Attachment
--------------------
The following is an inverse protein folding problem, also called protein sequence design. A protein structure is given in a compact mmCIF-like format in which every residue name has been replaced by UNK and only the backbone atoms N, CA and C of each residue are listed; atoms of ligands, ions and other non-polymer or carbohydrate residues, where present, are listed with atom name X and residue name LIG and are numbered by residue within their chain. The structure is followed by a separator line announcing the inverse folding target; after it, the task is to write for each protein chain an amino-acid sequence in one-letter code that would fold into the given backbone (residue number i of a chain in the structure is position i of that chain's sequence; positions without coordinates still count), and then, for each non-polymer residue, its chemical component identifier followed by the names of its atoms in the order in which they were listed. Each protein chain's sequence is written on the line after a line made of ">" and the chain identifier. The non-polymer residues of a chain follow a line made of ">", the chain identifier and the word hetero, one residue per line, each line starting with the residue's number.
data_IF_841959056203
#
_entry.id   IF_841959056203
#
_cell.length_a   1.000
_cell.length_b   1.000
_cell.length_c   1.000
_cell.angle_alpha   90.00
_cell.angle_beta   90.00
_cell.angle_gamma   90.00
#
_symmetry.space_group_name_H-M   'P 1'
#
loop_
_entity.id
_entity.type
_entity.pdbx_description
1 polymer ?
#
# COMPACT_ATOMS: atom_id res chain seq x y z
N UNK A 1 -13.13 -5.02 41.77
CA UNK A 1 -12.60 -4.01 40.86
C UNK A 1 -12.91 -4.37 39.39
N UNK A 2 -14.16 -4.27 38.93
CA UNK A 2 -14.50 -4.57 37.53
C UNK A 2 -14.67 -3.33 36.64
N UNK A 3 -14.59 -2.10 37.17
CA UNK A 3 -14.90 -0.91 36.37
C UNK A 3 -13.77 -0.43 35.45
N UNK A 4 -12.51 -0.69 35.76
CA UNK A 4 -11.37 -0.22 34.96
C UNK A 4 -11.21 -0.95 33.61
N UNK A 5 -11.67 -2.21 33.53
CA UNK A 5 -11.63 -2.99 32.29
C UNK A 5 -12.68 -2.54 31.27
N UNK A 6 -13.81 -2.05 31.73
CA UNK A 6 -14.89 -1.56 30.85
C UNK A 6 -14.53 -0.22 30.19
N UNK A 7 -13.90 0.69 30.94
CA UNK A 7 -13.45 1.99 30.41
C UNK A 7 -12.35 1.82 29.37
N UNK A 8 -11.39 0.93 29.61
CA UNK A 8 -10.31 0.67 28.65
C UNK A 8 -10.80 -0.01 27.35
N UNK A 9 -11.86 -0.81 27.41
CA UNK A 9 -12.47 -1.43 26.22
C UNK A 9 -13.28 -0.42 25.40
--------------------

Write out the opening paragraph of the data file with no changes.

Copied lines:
The following is an inverse protein folding problem, also called protein sequence design. A protein structure is given in a compact mmCIF-like format in which every residue name has been replaced by UNK and only the backbone atoms N, CA and C of each residue are listed; atoms of ligands, ions and other non-polymer or carbohydrate residues, where present, are listed with atom name X and residue name LIG and are numbered by residue within their chain. The structure is followed by a separator line announcing the inverse folding target; after it, the task is to write for each protein chain an amino-acid sequence in one-letter code that would fold into the given backbone (residue number i of a chain in the structure is position i of that chain's sequence; positions without coordinates still count), and then, for each non-polymer residue, its chemical component identifier followed by the names of its atoms in the order in which they were listed. Each protein chain's sequence is written on the line after a line made of ">" and the chain identifier. The non-polymer residues of a chain follow a line made of ">", the chain identifier and the word hetero, one residue per line, each line starting with the residue's number.